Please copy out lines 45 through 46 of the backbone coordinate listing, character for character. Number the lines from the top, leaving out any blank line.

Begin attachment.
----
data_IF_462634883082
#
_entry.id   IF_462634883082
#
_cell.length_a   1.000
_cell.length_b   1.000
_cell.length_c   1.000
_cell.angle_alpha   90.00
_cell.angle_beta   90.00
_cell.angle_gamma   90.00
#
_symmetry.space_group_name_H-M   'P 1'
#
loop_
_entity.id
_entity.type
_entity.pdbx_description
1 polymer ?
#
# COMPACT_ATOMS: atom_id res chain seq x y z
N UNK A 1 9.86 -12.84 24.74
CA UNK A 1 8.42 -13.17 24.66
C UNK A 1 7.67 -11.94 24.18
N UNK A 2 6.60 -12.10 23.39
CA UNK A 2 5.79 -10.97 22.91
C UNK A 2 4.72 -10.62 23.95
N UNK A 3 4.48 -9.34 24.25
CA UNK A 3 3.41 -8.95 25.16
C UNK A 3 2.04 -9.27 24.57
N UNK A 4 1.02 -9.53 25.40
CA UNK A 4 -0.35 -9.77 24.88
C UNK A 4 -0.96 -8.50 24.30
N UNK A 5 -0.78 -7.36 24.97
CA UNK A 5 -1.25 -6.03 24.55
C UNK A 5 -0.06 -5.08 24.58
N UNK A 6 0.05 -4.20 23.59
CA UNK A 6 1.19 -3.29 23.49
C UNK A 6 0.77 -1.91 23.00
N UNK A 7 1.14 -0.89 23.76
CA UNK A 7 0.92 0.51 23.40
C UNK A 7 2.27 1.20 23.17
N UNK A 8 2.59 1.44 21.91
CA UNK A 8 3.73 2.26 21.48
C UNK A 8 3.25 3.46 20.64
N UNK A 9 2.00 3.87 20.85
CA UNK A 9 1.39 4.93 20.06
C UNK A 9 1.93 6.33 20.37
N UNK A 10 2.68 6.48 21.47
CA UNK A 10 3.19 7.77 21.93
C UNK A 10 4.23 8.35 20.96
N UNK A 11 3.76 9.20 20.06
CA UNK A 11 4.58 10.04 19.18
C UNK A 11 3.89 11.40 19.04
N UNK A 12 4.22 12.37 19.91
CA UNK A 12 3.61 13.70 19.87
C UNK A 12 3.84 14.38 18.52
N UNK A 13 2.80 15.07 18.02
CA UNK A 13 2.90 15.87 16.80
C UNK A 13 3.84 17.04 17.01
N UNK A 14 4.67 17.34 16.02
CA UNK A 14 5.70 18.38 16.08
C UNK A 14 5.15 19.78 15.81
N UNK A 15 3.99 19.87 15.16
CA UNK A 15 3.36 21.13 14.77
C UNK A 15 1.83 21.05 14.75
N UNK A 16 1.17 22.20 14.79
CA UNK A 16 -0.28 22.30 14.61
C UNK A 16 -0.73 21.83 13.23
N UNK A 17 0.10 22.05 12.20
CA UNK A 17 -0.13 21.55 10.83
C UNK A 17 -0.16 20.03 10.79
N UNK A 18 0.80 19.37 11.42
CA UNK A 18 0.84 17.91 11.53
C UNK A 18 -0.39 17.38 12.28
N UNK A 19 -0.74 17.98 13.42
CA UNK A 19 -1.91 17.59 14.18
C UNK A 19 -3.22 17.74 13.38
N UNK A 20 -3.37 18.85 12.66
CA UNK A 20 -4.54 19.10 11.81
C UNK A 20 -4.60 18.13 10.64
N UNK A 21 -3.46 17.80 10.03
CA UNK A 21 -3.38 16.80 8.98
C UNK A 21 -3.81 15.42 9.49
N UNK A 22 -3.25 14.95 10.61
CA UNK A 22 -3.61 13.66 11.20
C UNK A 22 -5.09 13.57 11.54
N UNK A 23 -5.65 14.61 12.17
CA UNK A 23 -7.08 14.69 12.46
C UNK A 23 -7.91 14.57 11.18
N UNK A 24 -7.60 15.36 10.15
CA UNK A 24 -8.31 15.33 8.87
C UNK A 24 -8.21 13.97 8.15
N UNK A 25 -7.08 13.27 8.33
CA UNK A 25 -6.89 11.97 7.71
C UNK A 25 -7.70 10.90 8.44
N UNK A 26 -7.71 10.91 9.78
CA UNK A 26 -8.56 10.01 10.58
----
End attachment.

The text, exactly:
N UNK A 9 2.00 3.87 20.85
CA UNK A 9 1.39 4.93 20.06